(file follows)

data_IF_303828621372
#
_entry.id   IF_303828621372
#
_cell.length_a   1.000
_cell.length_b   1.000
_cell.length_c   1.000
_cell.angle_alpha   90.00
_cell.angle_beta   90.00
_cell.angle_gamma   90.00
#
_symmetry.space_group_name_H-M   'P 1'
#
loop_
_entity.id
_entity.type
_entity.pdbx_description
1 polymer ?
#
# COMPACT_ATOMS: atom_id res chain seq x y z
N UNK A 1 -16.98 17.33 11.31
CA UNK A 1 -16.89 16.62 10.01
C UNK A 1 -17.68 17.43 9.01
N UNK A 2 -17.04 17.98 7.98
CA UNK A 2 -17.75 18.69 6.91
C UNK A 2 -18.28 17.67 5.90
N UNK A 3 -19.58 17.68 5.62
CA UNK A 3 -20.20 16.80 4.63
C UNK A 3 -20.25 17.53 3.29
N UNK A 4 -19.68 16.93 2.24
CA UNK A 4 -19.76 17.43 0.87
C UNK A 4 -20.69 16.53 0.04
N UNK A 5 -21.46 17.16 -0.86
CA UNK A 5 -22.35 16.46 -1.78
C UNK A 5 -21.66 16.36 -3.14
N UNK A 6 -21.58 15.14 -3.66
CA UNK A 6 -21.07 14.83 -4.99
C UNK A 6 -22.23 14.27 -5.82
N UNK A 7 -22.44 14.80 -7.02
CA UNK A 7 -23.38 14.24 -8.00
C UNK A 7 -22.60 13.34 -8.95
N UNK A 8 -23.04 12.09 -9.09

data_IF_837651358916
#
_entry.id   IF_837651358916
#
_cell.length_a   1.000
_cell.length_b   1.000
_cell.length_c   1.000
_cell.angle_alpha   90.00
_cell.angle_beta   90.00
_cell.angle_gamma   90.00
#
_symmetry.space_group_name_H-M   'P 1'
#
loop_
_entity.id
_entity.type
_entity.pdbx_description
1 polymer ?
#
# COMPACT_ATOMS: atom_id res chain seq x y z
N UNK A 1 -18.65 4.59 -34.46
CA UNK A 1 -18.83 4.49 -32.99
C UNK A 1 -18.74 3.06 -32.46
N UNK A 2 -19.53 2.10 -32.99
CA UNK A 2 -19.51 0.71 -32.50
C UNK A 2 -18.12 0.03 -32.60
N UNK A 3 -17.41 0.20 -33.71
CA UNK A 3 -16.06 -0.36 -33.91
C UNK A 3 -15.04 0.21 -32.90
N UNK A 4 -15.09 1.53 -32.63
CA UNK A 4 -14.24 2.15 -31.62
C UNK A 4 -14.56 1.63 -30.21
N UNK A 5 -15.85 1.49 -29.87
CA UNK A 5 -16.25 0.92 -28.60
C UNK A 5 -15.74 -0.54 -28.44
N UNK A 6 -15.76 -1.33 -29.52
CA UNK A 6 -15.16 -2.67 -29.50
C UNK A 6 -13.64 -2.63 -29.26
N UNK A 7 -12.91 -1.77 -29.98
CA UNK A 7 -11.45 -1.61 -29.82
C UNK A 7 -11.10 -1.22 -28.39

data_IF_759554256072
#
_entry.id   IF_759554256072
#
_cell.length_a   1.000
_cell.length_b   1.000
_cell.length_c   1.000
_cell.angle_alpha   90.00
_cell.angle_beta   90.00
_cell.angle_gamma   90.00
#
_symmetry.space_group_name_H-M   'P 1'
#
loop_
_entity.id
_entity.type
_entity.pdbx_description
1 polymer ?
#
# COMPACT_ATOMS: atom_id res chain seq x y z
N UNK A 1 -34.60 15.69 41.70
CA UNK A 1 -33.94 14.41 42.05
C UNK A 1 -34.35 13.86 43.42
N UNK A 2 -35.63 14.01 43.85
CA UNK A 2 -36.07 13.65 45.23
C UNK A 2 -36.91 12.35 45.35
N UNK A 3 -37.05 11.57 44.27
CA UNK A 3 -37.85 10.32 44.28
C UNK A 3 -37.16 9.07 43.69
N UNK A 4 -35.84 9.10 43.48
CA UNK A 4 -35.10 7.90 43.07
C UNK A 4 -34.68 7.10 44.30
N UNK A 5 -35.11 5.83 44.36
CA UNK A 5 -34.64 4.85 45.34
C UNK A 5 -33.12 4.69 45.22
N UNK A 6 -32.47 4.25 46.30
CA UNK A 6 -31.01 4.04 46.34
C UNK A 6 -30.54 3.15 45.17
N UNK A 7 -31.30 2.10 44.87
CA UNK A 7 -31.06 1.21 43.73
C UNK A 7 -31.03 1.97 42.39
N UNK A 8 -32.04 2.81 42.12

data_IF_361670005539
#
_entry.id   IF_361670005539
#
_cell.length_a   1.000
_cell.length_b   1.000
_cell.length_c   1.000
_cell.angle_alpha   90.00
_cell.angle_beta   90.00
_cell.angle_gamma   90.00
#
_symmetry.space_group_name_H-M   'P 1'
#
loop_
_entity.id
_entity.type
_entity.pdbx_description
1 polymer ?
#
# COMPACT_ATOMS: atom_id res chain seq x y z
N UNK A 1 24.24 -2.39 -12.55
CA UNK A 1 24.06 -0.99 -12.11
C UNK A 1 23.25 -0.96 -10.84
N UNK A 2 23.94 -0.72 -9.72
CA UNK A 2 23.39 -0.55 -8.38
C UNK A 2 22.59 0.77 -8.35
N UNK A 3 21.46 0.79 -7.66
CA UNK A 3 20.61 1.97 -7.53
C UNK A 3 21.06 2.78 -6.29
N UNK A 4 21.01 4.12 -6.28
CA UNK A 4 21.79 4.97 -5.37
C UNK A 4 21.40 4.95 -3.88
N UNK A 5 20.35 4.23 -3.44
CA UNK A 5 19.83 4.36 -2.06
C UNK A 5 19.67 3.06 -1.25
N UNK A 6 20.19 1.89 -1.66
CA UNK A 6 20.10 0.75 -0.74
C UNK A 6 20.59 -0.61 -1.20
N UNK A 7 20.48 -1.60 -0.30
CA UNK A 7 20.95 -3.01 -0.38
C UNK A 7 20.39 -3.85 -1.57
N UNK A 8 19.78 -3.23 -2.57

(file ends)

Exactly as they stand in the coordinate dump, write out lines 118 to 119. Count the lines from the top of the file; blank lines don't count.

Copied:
C UNK A 5 -33.12 4.69 45.22
N UNK A 6 -32.47 4.25 46.30